The opinion of the court was delivered by: MARSH
This is a products liability action in which the defendant, Harley Davidson, Inc., has filed a motion for summary judgment. After hearing and consideration of the arguments of counsel, and upon review of the pleadings, affidavits, depositions and briefs submitted, we find that there still remains a disputed issue of material fact which precludes the granting of a motion for summary judgment.
In a motion for summary judgment, all doubts as to the existence of a genuine issue of material fact must be resolved against the moving party. First Pa. B. & T. Co. v. United States Life Ins. Co., 421 F.2d 959, 962 (3rd Cir. 1969). The burden is upon the moving party to demonstrate that no genuine issue as to any material fact exists and that said party is entitled to judgment as a matter of law.
As stated in 6 Moore's Federal Practice P 56.15(3) at pp. 56-463 to 467:
"The courts are in entire agreement that the moving party for summary judgment has the burden of showing the absence of any genuine issue as to all the material facts, which under applicable principles of substantive law, entitle him to judgment as a matter of law.
"The courts hold the movant to a strict standard. To satisfy his burden the movant must make a showing that is quite clear what the truth is, and that excludes any real doubt as to the existence of any genuine issue of material fact." (Footnotes omitted.)
Judge Maris in Toebelman v. Missouri-Kansas Pipe Line Co., 130 F.2d 1016, 1018 (3rd Cir. 1942) stated:
"Upon a motion for summary judgment it is no part of the court's function to decide issues of fact but solely to determine whether there is an issue of fact to be tried .... All doubts as to the existence of a genuine issue as to a material fact must be resolved against the party moving for summary judgment. Weisser v. Mursam Shoe Corporation, 2d Cir. 1942, 127 F.2d 344."
The facts viewed in a light most favorable to the party opposing the motion are as follows:
Plaintiff, Jeffrey Bernotas, was injured on June 7, 1980, when the motorcycle he was riding collided with a telephone pole. At the time of the accident, plaintiff was operating a 1978 Harley Davidson Sportster, Model XLCH, motorcycle which he had purchased from a friend in March or April, 1979. This motorcycle was manufactured by the defendant and was equipped with a side kickstand on the left side of the motorcycle. On the day of the accident, the plaintiff had stopped briefly at a gasoline station and talked to a person who he thought he recognized (Deposition Tr. 31). He did not get off his motorcycle, but did put the kickstand down because he was talking to someone and sitting on the motorcycle (Deposition Tr. p. 32).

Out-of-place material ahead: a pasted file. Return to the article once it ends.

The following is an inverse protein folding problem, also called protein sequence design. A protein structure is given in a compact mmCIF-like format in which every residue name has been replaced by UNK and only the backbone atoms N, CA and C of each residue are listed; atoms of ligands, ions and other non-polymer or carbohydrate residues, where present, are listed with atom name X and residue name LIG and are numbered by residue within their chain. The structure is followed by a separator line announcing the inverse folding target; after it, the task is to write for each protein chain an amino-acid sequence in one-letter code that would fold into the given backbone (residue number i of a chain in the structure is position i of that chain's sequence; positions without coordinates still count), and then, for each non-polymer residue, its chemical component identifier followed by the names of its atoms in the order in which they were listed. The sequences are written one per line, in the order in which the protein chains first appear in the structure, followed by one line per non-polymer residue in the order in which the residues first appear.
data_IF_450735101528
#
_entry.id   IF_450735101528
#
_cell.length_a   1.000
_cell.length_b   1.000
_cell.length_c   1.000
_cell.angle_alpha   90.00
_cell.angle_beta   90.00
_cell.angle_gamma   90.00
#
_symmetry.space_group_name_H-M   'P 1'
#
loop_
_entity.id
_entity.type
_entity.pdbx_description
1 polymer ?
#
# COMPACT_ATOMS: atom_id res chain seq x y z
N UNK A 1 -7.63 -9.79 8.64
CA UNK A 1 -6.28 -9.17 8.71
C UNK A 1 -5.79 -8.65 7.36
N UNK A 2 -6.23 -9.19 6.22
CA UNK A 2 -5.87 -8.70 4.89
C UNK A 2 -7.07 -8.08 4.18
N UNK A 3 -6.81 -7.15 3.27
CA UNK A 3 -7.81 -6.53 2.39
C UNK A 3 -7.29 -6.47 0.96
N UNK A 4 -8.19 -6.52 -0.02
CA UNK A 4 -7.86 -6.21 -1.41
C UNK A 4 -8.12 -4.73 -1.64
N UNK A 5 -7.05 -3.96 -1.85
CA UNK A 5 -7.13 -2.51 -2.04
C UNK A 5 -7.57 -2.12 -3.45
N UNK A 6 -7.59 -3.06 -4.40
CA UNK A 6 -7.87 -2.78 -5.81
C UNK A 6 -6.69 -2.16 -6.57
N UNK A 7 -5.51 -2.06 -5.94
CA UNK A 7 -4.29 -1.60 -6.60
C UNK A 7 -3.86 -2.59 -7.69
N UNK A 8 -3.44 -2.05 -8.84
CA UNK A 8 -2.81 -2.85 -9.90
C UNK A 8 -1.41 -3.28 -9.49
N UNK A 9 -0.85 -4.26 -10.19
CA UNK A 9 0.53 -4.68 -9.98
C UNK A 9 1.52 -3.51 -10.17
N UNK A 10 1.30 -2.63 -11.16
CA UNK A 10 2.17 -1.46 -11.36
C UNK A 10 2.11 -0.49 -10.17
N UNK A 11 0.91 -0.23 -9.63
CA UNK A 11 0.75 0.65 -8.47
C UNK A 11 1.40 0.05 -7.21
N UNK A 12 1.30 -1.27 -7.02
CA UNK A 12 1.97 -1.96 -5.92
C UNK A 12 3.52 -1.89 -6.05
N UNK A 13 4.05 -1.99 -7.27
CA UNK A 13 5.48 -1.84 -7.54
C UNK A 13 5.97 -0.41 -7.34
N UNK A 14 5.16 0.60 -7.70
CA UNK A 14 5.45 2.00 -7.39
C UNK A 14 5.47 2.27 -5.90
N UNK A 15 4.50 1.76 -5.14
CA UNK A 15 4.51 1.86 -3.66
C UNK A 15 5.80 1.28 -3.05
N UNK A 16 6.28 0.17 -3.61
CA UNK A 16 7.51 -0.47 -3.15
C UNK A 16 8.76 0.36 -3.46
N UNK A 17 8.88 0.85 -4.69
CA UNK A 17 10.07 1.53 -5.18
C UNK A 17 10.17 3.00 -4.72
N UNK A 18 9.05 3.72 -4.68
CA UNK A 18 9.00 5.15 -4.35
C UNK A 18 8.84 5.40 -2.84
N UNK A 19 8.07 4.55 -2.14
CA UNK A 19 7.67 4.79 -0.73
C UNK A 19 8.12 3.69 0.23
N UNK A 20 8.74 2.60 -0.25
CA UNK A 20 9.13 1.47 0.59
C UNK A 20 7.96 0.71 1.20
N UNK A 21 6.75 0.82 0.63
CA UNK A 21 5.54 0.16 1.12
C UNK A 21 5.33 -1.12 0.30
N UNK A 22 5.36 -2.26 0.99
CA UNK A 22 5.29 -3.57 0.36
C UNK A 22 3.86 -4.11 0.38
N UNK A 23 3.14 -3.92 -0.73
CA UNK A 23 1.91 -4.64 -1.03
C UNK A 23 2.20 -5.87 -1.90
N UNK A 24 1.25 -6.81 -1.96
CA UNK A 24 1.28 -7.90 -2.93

Plaintiff pulled out of the gas station and admittedly forgot to put the kickstand up. He travelled between 20 and 40 feet and heard the kickstand scraping on the ground as he leaned into a turn (Deposition Tr. pp. 32-33). The kickstand appeared to be jammed in the forward position so plaintiff tried to get some of his weight off the front wheel by sitting back further in his seat (Deposition Tr. p. 33).
However, the plaintiff was unable to control the motorcycle because the stand acted in a manner to hinder its movement and sent the motorcycle off at an angle hitting the telephone pole (Deposition Tr. p. 33), thereby causing injuries primarily to plaintiff's right leg which was broken in three places.
Plaintiff had previously owned other motorcycles and, on at least one occasion, when he forgot to put the kickstand up, it automatically moved up when the kickstand touched the road (Deposition Tr. pp. 38-39). A federal regulation requires manufacturers of motorcycles to provide said motorcycle with a kickstand which will automatically move rearward and upward upon contact with the road surface.
In Berkebile v. Brantly Helicopter Corporation, 462 Pa. 83, 337 A.2d 893, 898 (Pa.1975), the Supreme Court of Pennsylvania set forth the elements of proof in a products liability suit as follows:
"Strict liability requires, in substance, only two elements of requisite proof: the need to prove that the product was defective, and the need to prove that the defect was a proximate cause of the plaintiff's injuries. Thus, the plaintiff cannot recover if he proves injury from a product absent proof of a defect .... Neither can plaintiff recover by proving a defect in the product absent proof of causation.... Also, plaintiff must prove the defect causing the ...